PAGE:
1 tbsp extra virgin olive oil
1 large, chopped yellow onion
3 minced garlic cloves
1 tbsp grated ginger
2 tbsps curry powder
1 tsp cumin
1/2 tsp sea salt
1/4 tsp red pepper flakes
Juice from 1 lime
1/2 cup vegetable broth
1 cup canned coconut milk
2 cups cooked lentils
1/2 cup chopped coriander
6 cups baby spinach
1 cup dry jasmine rice
2 tsps maple syrup
Heat oil in a large pan over a medium heat.
Add the onions, garlic and ginger to the pot, stirring and sautéing for 3 to 5 minutes until the onions begin to soften.
Stir in all of the curry powder, cumin, salt and red pepper flakes and continue to cook for a minute until the spices become fragrant.
Add the lime juice, vegetable stock, coconut milk, lentils and coriander and stir to combine. Wilt in the spinach 2 cups at a time.
Bring the curry to a gentle boil then reduce heat and simmer for 15 minutes. Meanwhile, cook your rice according to the instructions on the package.
When the curry has thickened slightly, stir in the maple syrup. If it gets too thick, add extra vegetable broth to thin in out.
Divide the cooked rice onto plates and top it with the curry. Enjoy!
Keep this curry covered in the fridge for up for four days and in the freezer for up to 2 to 3 months.
4. For dinner: Singapore noodles with crispy tofu
For a dinner alternative that feels a little more “meaty,” you can’t go wrong with the solid combination of noodles, veggies and crispy friend tofu of tempeh.
450 grams tofu
1/4 cup tamari
1 tbsp sesame oil
1 tbsp rice vinegar
2 tbsps curry powder
1/4 tsp sea salt
2 tbsps sesame seeds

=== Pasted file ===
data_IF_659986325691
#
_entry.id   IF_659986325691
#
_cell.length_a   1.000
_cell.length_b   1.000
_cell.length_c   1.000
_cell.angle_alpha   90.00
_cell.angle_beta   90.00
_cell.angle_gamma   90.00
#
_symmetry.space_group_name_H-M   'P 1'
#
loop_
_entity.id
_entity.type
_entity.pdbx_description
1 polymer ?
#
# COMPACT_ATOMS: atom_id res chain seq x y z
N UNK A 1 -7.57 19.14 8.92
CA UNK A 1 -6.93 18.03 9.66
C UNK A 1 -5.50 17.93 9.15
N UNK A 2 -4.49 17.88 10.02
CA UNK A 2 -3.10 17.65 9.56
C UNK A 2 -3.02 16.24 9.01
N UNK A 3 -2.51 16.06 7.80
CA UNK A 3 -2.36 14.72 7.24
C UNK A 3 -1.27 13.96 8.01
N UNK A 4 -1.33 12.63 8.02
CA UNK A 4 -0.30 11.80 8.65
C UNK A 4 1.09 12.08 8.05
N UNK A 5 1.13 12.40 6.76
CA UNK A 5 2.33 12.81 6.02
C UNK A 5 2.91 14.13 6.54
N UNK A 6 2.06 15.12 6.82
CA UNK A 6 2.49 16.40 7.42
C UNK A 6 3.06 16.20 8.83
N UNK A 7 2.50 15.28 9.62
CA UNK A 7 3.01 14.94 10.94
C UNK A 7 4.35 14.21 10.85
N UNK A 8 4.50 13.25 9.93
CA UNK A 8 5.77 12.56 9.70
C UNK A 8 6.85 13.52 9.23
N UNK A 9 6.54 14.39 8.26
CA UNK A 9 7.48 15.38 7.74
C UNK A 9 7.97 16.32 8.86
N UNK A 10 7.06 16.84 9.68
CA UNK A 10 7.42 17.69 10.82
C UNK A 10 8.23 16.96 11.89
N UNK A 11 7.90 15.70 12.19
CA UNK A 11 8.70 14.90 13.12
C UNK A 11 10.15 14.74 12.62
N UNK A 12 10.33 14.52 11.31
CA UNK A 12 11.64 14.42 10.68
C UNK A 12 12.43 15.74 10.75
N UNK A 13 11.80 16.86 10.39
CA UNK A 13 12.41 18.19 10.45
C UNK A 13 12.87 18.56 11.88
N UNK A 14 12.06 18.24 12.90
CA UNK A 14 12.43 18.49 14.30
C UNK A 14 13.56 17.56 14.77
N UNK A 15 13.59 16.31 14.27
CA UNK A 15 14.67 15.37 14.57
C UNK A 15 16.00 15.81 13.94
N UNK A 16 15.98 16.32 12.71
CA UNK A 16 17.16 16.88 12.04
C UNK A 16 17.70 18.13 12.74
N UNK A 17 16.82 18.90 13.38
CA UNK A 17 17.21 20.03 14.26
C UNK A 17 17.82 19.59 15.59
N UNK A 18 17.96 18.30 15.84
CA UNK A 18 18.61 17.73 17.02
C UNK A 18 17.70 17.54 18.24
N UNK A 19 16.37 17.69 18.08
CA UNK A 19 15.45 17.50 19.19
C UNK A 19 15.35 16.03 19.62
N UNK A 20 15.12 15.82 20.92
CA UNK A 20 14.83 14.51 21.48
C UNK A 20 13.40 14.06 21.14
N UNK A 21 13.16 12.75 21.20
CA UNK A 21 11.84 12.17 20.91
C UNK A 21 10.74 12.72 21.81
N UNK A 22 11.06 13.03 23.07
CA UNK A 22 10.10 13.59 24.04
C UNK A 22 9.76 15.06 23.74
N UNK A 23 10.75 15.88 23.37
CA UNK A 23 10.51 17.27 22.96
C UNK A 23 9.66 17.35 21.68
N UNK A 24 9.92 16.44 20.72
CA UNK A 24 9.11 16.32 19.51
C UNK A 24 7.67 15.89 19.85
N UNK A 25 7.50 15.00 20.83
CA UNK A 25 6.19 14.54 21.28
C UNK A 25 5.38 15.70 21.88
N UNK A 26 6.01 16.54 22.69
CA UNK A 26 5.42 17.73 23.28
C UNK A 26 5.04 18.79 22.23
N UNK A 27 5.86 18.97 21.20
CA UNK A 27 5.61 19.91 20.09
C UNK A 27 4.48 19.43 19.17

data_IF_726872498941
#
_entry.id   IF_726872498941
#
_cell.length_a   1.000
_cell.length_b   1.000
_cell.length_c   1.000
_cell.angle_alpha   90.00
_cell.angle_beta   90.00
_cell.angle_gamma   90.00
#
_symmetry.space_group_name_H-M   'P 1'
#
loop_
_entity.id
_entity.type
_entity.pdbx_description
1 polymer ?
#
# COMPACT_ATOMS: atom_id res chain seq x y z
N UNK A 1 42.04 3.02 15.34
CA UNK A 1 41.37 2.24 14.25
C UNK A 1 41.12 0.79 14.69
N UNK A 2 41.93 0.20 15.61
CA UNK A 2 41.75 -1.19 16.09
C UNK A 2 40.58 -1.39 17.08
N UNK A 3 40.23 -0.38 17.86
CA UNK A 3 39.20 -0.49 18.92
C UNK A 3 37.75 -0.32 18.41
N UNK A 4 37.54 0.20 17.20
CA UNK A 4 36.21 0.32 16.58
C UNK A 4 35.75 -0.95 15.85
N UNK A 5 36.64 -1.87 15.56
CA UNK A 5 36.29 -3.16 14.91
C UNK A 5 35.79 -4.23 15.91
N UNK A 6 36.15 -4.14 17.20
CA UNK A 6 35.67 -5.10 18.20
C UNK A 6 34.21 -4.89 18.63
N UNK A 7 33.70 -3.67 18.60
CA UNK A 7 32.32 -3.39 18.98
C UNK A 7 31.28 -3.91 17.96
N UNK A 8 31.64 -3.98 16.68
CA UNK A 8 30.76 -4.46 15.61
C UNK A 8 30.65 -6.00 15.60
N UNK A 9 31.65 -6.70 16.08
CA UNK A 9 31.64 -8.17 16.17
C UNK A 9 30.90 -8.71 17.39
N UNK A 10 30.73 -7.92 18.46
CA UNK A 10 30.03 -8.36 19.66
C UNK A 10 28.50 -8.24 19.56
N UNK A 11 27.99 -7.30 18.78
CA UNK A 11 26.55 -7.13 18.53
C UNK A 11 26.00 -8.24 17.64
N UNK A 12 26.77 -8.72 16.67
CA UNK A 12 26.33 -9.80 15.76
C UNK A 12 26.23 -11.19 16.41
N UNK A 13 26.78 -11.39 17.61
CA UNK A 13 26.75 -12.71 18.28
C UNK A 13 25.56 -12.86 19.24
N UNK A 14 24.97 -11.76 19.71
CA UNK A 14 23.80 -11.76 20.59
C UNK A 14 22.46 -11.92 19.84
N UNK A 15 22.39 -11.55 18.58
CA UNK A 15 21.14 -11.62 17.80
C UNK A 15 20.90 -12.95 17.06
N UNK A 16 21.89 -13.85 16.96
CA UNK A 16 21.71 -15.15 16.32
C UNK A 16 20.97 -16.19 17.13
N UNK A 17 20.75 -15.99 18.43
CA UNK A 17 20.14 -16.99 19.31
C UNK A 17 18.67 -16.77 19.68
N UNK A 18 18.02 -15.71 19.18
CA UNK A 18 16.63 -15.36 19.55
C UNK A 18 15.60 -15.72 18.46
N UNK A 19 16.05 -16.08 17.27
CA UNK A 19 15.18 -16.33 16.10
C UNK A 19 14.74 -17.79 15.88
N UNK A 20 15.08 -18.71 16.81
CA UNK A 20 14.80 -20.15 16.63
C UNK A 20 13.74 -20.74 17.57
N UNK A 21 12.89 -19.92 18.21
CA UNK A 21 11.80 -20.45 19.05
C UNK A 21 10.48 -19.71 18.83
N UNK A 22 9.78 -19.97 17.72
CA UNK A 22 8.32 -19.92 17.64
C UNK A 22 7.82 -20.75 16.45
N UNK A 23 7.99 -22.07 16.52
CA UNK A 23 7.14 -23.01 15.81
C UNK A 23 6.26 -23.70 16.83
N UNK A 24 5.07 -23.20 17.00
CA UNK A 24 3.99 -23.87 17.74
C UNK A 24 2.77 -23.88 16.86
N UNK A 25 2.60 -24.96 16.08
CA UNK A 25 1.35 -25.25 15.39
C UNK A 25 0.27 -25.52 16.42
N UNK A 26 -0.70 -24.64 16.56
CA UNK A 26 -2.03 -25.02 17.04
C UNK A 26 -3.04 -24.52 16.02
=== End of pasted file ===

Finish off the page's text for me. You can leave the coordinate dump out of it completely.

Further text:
2 tbsps coconut oil
1 cup dry brown rice vermicelli noodles
1 tbsp grated ginger
2 minced garlic gloves
4 cups coleslaw mix
4 stalks spring onion
Pat the tofu dry with paper towels or a clean tea towel. Wrap it in a dry towel or paper towels and place it between two cutting boards or plates. Place a weight (such as a pot of water or heavy books) on top to press the tofu. Leave it for about 30 minutes to remove moisture.
While the tofu is being pressed, make the stir fry sauce by combining the tamari, sesame oil, rice vinegar and curry powder in a small bowl. Set aside.
Once the tofu has finished being pressed, pat it dry again and cut it into small cubes. Sprinkle with sea salt and sesame seeds.
Melt half the coconut oil in a large pan over medium heat. Add the tofu cubes, cooking until golden brown and crispy on all sides.
While the tofu is cooking, place the rice noodles in a bowl and bring a full kettle of water to a boil. Pour hot kettle water over the noodles and let stand for about 5 minutes, then drain.
Remove the tofu from the pan. Add the rest of the coconut oil and the ginger, garlic and coleslaw mix. Sauté for 1 to 2 minutes.
Add the cooked rice noodles, stir fry sauce, and crispy tofu cubes back to the pan. Toss the contents of the skillet together until everything is combined and evenly coated with sauce. Remove from heat and sprinkle the green onions over top. Enjoy
Want more simple and nutritious recipes? Make sure you check out the rest of our meal ideas in the SWTC library.